Isis with infant Horus figure (fake), in steatite
A mother cradling her baby to her breast is one of the most familiar images in Christian art. When the Sainsbury family purchased this small sculpture in 1975, however, it was considered to represent the Egyptian goddess Isis nursing her son Horus. The most important goddess in ancient Egyptian religion, Isis was a powerful figure of motherhood, magic, and protection. The worship of Isis spread from Egypt to the Aegean islands in the 7th century BC, eventually becoming a major religion in the Roman Empire. Many representations of Isis from Hellenistic and Roman times show her more or less as she appears here, in flowing robes (usually knotted on her chest) and ‘corkscrew’ curls that fall in fat locks over her shoulders.
But not all works of art are what they appear to be. This piece, carved in a soft stone called steatite, is almost certainly a forgery created in the late 1960s or early 1970s. Several quirks of the carving indicate the sculptor’s uncertainty over what, exactly, he was meant to depict. The forger probably worked from a photograph that showed only the front of a sculpture used as a model for this piece.
Alternatively, the model might have been one of the many terracotta figures of Isis and the infant Horus, which were made by pressing clay into moulds and had little or no details on the back. Therefore, on the Sainsbury piece, the goddess’s throne follows the curve of her back and buttocks, leaving empty space underneath when it should have had a solid base and four legs. The decoration on the back of the throne is also indistinct, as if the forger had a general idea of what might appear on an ancient sculpture (two deities with snake-like bodies, on some examples) but no precise model to follow when carving this piece.
The condition of this sculpture also raises doubts. The back corners of the throne are broken away, something is missing or knocked off at the front of the goddess’s forehead, the child has lost his left arm, and all the edges are bashed. It is difficult to imagine how the piece could sustain this much damage without the goddess’s head, hair, and robes also showing its effects. In fact, the cutting of the goddess’s toes seems to continue over the dented edges at the base, which would not happen if the damage occurred long after the carving.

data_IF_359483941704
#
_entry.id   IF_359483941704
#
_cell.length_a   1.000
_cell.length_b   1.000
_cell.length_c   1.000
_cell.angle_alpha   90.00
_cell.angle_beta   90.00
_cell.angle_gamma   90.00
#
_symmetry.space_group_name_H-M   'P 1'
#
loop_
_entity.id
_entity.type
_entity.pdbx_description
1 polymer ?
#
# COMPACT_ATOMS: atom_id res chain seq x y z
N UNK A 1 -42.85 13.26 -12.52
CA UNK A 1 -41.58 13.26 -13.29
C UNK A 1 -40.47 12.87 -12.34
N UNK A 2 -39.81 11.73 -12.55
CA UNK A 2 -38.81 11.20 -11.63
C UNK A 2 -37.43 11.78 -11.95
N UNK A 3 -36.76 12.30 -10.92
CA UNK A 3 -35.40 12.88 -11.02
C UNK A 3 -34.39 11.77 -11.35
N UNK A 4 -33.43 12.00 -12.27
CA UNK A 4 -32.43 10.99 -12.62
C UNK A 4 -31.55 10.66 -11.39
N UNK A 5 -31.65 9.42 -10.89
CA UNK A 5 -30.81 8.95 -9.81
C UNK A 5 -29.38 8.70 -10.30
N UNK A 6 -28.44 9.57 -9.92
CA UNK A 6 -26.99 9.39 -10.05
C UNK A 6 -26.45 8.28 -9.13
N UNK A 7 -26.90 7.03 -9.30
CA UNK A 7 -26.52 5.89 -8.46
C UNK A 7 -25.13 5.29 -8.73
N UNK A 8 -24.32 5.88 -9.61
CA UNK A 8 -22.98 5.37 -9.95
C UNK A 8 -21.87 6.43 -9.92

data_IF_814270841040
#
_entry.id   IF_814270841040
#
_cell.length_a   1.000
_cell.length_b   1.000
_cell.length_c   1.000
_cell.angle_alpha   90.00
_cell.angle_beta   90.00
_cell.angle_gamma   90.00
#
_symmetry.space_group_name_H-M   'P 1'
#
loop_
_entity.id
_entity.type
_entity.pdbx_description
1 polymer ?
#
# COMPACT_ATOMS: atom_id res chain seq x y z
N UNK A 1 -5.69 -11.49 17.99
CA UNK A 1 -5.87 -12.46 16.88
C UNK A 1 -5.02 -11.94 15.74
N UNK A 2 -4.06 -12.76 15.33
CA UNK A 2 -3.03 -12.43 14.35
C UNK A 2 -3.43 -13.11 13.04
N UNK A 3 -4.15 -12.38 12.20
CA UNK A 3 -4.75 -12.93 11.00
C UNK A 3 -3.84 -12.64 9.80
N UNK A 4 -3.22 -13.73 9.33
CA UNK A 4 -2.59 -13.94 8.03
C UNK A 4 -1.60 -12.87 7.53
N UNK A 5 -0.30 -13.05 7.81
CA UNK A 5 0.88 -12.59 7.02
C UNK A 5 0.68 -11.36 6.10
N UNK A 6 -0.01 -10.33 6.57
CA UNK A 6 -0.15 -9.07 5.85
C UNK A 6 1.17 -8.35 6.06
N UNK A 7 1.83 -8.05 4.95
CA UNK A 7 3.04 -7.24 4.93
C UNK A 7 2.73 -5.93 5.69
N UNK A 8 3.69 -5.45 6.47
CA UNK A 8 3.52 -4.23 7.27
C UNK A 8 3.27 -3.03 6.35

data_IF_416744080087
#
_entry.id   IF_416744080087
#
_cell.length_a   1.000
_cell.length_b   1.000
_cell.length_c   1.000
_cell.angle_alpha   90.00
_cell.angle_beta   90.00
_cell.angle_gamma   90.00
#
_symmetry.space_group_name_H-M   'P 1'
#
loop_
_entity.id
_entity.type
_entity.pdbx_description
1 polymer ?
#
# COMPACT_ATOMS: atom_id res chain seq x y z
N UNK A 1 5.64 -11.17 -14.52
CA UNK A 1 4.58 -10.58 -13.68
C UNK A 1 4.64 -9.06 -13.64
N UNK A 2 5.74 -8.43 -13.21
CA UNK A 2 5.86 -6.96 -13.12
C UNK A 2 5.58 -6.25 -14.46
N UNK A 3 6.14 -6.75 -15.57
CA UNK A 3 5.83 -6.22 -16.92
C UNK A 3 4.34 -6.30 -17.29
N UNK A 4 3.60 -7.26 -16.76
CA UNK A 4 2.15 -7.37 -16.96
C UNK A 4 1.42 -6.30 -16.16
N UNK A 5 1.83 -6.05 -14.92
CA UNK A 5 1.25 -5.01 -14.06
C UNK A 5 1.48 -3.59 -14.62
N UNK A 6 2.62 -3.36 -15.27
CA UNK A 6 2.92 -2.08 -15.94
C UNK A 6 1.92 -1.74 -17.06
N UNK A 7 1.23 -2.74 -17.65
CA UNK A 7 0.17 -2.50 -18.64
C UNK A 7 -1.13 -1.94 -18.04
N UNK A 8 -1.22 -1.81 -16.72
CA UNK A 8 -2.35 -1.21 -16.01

The common name for steatite is soapstone, because it is so easily carved and scratched. In ancient Egypt, it was fired in kilns with a glaze to make it hard. Only in modern times has it been used to make statues, which are sold as replicas for the tourist market but have also been sold as if they were genuine antiquities.
In the 1960s, dozens of limestone sculptures purporting to show Roman and early Christian themes flooded the European and American art market. They were said to come from a village in Egypt called Sheikh Ibada, and a number of museums, especially in Germany and Brooklyn, New York, bought them. At that time, several books and exhibitions explored possible links between ancient Egyptian, Greek, and Roman art – such as Isis nursing Horus – and early Christian imagery, known in Egypt as Coptic art. The Sheikh Ibada sculptures have since been recognized as fake; some were created by carving new surfaces over eroded originals to make them more attractive to buyers – and more expensive. The visibility of those forgeries in the 1960s and early 1970s may have inspired the creation of this steatite sculpture and certainly added to its appeal. A mother cradling her baby is a familiar theme, in life as in art. Unfortunately, so is forgery.
Christina Riggs, August 2021
Purchased by the Sainsbury Centre, University of East Anglia from Peter Sharrer in 1975 as Roman Period, first century AD out of funds provided by Robert and Lisa Sainsbury.
Not on display
Title/Description: Isis with infant Horus figure (fake), in steatite
Born: 1960 - 1970
Object Type: Figure
Measurements: h.148 x w. 82 x d. 85 mm
Accession Number: 604
Credit Line: Purchased with support from Robert and Lisa Sainsbury, 1975